San Francisco serenade
"We're through," I cried out one cool,
foggy morning. "I'm leaving you."
San Francisco was shocked.
"Leaving me? Impossible! You've said it a million
times, but you'll never go. Everyone knows you're going to live
"I'm going," I replied, slightly more
than half-heartedly. "Just watch."
And so began the break-up of a beautiful, complicated
15-year relationship. We've been through a lot, San Francisco
and me -- the earthquake, the technology revolution, El Niño.
We've watched favorite restaurants come and go. We've downed countless
We've shared foggy Fourth of Julys, watching obscured
fireworks turn gray mist into red, white and blue -- oohing and
aahing the fog-muffled kabooms.
We celebrated the 50th anniversary of our beloved
Golden Gate Bridge. We proudly watched Chris Isaak go from Local
Ham to Big Star. We jumped for joy as Joe Montana and Jerry Rice
gave us the Team of the '80s.
We watched a ballpark finally get built.
Yes, we'd seen much together, San Francisco and
me. But it was time to go.
"You're leaving me for another city, aren't
you?" San Francisco accused. "Don't lie -- which one?"
"Portland," I sheepishly replied.
"Portland!" screamed San Francisco.
"That rain-soaked, Subaru-infested, fleece-wearing, tree-hugging,
minor-league town? Have you lost your mind?"
The fight got down and dirty.
"I still love you," I said, "but
we can't go on living together. You've become too demanding, too
high-maintenance. When we met, you were a quirky, navigable city.
But you changed during the dot.com-boom. Now you're nothing more
than a high-rent, crowded, rat race with a view. You've become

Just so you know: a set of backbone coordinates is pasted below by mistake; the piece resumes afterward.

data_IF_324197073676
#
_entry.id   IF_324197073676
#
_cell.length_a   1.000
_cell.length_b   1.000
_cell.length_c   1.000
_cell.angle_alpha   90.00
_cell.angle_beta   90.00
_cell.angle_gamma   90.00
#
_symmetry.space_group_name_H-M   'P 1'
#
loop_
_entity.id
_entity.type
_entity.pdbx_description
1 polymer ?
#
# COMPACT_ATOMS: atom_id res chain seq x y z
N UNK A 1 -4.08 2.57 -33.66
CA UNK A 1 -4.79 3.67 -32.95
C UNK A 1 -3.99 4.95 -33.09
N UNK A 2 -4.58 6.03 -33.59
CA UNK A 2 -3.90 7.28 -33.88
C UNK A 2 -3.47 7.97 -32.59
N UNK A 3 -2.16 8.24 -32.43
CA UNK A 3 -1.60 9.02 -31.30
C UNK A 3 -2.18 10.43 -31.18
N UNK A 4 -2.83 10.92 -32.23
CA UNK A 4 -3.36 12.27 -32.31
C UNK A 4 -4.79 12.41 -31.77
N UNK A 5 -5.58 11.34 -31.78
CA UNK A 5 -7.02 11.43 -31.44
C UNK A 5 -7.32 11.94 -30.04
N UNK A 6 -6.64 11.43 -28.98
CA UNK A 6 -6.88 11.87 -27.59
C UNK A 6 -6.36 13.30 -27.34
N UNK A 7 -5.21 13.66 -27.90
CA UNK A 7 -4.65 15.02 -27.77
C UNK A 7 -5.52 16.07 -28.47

..." I paused for effect "... Manhattanized."
San Francisco sneered. "And what do you know
of high rents? You've been coasting on my rent-control policy
It was true. I'd indulged in a spacious one-bedroom
for under $1,000 a month -- for longer than I cared to admit.
But what once felt like a gift now felt like golden handcuffs.
And for this I resented San Francisco.
"Keep your rent control," I shot back.
"I'm sick of being held hostage by an apartment. Besides,
I can get more for my money in Portland -- a balcony, a fireplace.
Maybe even afford to buy.
"And another thing: your parking stinks. You
used to cough up a spot after 15 minutes. Which wasn't great,
but I dealt with it because I loved you. Lately I circle for 25,
sometimes 30 minutes -- for nothing! In Portland, I find downtown
parking almost right away."
Then I struck my final blow.
"And what about all those summers you've denied
me over the years? I'm not talking a wet, windy 62 degrees in
August. I'm talking real summer -- where it hits the 80s and people
sit outside at night in short sleeves. They do that in Portland."
A pained expression spread across San Francisco
like fog creeping in over the bay. The highly agitated city retaliated
with a direct hit:
"This isn't about parking. And it's not about
cold summers either. This is really about those Internet stock
options you chased for two years that never panned out. Your house
down payment went the way of the dot.bombs. Admit it -- you just
can't afford me. It's you who changed."
A cruel blow, but true. I did love San Francisco,
but it had become too high-priced.
And so I left for Portland -- a magical city of
trees and rivers, distinctive bridges, affordable housing and
no sales tax. A fine and lovely place.
However, I'd be lying if I said I didn't miss San
Francisco in spite of its ways. I think often of the good times
we shared, its unique beauty and its cosmopolitan tastes.
Regardless of our past, I look forward to keeping
in touch. Perhaps we'll do lunch, or have a weekend fling for
old times' sake. Who knows, we may even get back together one
But meanwhile, as I scan Portland's skyline from
my historical balcony overlooking a yet-to-be-explored neighborhood,
I can't help thinking that one bridge really does lead to another.